Prepend output with time to generate each line

To show how long it takes before showing each new line of output, use this neat command.

long_command | ts -i "%.s"
$ ./configure --prefix=/tools | ts -i %.s
0.082337 checking for a BSD-compatible install... /tools/bin/install -c
0.002841 checking whether build environment is sane... yes
0.008164 checking for a thread-safe mkdir -p... /tools/bin/mkdir -p
0.000040 checking for gawk... gawk
0.005892 checking whether make sets $(MAKE)... yes



  1. St├ęphane Chazelas at

Restart cinnamon from command line

When cinnamon freezes up and needs to be restarted, you can restart it from Cinnamon itself or from a different terminal.

In Cinnamon

Press ALT+F2. Type in the letter r and press enter.

On the command line

To switch to another console terminal, press CTRL+ALT+F2.
On this terminal, type this command.

pkill -HUP -f "cinnamon --replace"



  1. User sim at

Create, attach, detach disk to vm in kvm on command line

In kvm, let’s say you want to create a new disk and attach it to a virtual machine. You could use Virtual Machine Manager. But for the command line, here is a quick way how to do it.

Create a disk

Create a qcow2 disk that is fully allocated. When I tried with disks that were not fully allocated, the vm would only see the 200K or so and would not let me write a partition table large enough to do anything.

time qemu-img create -f qcow2 /var/lib/libvirt/images/vmname-vdb.qcow2 22000M -o preallocation=full

Attach a disk

You can omit the flags as needed, if you don’t want to update the virtual machine’s definition, or –config. And some of these are probably redundant, but they did not throw errors for me and I wanted the change to be immediate and persistent upon vm reboot, so I leave them all in.

virsh attach-disk --domain vmname /var/lib/libvirt/images/vmname-vdb.qcow2 --target vdb --persistent --config --live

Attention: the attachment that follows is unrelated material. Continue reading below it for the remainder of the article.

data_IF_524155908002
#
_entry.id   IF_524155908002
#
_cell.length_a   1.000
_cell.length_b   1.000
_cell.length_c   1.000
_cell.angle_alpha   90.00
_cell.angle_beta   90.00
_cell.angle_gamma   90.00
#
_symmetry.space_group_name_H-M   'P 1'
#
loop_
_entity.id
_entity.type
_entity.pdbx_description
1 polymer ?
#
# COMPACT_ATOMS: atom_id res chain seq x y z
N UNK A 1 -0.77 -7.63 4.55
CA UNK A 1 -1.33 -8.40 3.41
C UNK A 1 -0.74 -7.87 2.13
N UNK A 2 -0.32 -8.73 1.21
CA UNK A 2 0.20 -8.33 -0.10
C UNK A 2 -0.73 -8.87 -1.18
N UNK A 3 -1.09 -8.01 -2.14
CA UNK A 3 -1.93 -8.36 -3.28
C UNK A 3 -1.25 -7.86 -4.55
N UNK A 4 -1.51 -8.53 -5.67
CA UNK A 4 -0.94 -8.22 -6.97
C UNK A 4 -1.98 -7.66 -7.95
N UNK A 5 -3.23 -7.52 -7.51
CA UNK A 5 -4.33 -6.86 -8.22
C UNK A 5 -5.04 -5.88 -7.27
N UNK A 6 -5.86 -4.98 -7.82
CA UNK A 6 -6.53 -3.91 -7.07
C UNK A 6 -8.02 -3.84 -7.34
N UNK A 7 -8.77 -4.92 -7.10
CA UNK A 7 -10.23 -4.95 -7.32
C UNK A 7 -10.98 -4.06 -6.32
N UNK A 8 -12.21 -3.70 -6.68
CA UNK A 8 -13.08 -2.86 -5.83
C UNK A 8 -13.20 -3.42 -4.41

Detach a disk

Same thing as the attaching, only you don’t include the –target flag.

virsh detach-disk --domain vmname /var/lib/libvirt/images/vmname-vdb.qcow2 --persistent --config --live



Man pages

  1. qemu-img

Remove scsi disk from operating system

To tell an OS you are ready to remove a scsi disk, you can run this command:

echo 1 > /sys/block/sdX/device/delete

Where sdX is the device you are ready to detach.

For virtual machines I don’t usually bother doing that, but that is how to safely tell GNU/Linux you are going to remove the device.



  1. Original question

Save settings for bc, the Linux calculator


Use a ~/.bcrc file with contents:


Execute this or put it in your bashrc:

export BC_ENV_ARGS=~/.bcrc


In GNU/Linux, a basic calculator is bc from package bc.
The normal output is displayed with zero values after the decimal point, so I like to adjust it to show me four numerals past the decimal point.


You can use whatever scale you like.
To get this to take effect every time you call bc, you can set an environment variable BC_ENV_ARGS to a filename. That file is parsed as regular instructions to bc, before it enters the interactive shell or interprets standard in.
So modify a file, such as ~/.bcrc with your instructions.
Update your shell (or add to your .bashrc file):

test -f ~/.bcrc && export BC_ENV_ARGS=~/.bcrc



  1. Inspiration for this post
  2. Description of “rc” files in Unix

man pages


Firefox disable don’t load tabs until selected


browser.sessionstore.restore_on_demand = False